Feline Feeding Pitfalls
by Dr. Carla Edwards
Though we want our cats to eat all at once, we may be doing more harm than good. By thinking about their natural behavioral instincts, we can help our cats from becoming too thin or too heavy and eliminate stress.
Mimicking their ancestral need to hunt for food, cats “graze” by eating small amounts at a time. If we suspect they are walking away from the food because they don’t like it or are fussy, we tend to change foods or add treats that may indeed get them to eat more at a time until they go back to eating less and we change foods again. This not only causes stress, but also causes them to become overweight.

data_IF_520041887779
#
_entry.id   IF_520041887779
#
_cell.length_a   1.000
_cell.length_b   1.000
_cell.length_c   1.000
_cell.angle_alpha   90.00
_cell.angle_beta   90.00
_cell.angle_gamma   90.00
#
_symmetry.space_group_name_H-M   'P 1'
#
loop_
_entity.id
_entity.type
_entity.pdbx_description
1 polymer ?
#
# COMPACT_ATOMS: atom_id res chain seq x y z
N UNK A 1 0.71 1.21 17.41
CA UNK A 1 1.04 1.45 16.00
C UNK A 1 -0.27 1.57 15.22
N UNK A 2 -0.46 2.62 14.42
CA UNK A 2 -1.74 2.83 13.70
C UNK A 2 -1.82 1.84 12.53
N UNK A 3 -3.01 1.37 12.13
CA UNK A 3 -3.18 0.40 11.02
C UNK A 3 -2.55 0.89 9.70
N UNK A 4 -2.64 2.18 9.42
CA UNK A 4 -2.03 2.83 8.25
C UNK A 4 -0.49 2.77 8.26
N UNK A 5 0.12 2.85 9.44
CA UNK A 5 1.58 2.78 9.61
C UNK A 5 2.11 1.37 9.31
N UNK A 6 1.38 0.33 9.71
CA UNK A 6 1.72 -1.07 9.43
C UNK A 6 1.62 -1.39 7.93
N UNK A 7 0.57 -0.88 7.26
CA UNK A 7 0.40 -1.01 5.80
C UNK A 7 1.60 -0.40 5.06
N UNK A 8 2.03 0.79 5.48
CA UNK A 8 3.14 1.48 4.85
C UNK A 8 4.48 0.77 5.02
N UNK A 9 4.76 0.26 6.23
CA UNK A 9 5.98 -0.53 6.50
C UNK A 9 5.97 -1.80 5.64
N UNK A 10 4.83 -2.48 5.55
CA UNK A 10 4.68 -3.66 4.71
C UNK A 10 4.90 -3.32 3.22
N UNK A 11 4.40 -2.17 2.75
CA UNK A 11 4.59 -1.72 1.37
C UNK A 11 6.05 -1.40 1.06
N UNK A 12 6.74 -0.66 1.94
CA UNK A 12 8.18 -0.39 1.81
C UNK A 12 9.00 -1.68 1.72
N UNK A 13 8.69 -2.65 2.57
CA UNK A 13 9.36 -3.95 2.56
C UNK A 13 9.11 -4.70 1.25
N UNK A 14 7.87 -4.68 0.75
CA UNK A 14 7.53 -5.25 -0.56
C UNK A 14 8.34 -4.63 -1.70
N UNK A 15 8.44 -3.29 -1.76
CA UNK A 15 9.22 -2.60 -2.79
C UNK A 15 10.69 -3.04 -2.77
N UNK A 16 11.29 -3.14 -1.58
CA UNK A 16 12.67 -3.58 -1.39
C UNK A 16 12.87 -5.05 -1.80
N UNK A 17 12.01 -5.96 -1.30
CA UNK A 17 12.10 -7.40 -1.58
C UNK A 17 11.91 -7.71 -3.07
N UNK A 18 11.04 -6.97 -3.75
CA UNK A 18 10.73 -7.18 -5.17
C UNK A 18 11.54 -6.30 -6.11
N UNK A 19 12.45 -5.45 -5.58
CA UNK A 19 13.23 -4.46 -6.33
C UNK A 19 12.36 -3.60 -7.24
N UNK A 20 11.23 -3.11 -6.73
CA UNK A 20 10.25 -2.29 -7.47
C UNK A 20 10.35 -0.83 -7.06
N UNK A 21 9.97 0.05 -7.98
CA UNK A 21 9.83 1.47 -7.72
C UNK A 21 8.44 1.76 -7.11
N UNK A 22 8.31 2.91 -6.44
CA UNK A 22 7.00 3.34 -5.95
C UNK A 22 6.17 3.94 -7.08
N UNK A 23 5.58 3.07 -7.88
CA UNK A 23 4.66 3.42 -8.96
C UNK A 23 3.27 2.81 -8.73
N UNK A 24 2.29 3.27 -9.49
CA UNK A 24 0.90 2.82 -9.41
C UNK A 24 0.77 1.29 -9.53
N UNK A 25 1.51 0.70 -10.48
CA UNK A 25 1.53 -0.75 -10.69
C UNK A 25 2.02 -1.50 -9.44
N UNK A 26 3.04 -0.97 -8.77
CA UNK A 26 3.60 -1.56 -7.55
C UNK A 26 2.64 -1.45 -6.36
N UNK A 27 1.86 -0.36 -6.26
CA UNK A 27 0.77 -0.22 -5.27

For those with multiple cats, feeding them all at one time in one area can lead to problems and stress. Cats prefer to eat alone and can get anxiety when they are forced to eat in a group. The tension can create a negative association with eating, and they eat less. The same tension may cause other cats to overeat, thinking that the other cats might get their food if they don’t eat it. This can also cause regurgitation. Sure, it’s more difficult to feed cats separately but it may be worth the effort to eliminate stress, overeating, regurgitation, or weight loss.
If you have a fussy eater or an overeater, there are many things you can try to prevent both, if you consider their natural behaviors.
- Measure the appropriate amount of food per day for each cat.
- Feed small amounts of food more frequently with an option to use a timed feeder and a treat ball to encourage exercise.
- Vary stations and include a high location, a secluded spot, and one up or downstairs.